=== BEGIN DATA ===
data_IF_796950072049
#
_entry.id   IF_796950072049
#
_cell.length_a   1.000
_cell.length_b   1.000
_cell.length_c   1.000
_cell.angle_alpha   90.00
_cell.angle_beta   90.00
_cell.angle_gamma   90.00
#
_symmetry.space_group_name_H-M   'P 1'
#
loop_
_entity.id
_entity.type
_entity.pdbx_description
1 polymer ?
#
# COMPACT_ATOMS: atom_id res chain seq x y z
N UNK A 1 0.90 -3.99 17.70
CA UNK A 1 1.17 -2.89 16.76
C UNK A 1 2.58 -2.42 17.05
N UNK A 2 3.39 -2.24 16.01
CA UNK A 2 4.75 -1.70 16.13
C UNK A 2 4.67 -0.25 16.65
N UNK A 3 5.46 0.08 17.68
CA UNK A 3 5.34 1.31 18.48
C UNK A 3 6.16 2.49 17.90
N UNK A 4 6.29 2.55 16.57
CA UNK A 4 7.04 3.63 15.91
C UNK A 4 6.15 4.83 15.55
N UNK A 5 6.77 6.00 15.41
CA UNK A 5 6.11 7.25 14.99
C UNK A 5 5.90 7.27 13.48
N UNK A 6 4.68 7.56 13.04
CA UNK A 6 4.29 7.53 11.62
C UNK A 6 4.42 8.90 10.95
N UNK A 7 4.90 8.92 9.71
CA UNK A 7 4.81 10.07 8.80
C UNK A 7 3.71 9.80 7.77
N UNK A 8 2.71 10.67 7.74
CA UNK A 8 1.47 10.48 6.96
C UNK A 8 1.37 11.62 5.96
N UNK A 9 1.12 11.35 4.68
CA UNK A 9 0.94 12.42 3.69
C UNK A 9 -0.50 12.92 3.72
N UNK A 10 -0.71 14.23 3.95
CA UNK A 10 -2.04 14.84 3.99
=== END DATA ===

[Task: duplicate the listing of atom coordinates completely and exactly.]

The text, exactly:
data_IF_796950072049
#
_entry.id   IF_796950072049
#
_cell.length_a   1.000
_cell.length_b   1.000
_cell.length_c   1.000
_cell.angle_alpha   90.00
_cell.angle_beta   90.00
_cell.angle_gamma   90.00
#
_symmetry.space_group_name_H-M   'P 1'
#
loop_
_entity.id
_entity.type
_entity.pdbx_description
1 polymer ?
#
# COMPACT_ATOMS: atom_id res chain seq x y z
N UNK A 1 0.90 -3.99 17.70
CA UNK A 1 1.17 -2.89 16.76
C UNK A 1 2.58 -2.42 17.05
N UNK A 2 3.39 -2.24 16.01
CA UNK A 2 4.75 -1.70 16.13
C UNK A 2 4.67 -0.25 16.65
N UNK A 3 5.46 0.08 17.68
CA UNK A 3 5.34 1.31 18.48
C UNK A 3 6.16 2.49 17.90
N UNK A 4 6.29 2.55 16.57
CA UNK A 4 7.04 3.63 15.91
C UNK A 4 6.15 4.83 15.55
N UNK A 5 6.77 6.00 15.41
CA UNK A 5 6.11 7.25 14.99
C UNK A 5 5.90 7.27 13.48
N UNK A 6 4.68 7.56 13.04
CA UNK A 6 4.29 7.53 11.62
C UNK A 6 4.42 8.90 10.95
N UNK A 7 4.90 8.92 9.71
CA UNK A 7 4.81 10.07 8.80
C UNK A 7 3.71 9.80 7.77
N UNK A 8 2.71 10.67 7.74
CA UNK A 8 1.47 10.48 6.96
C UNK A 8 1.37 11.62 5.96
N UNK A 9 1.12 11.35 4.68
CA UNK A 9 0.94 12.42 3.69
C UNK A 9 -0.50 12.92 3.72
N UNK A 10 -0.71 14.23 3.95
CA UNK A 10 -2.04 14.84 3.99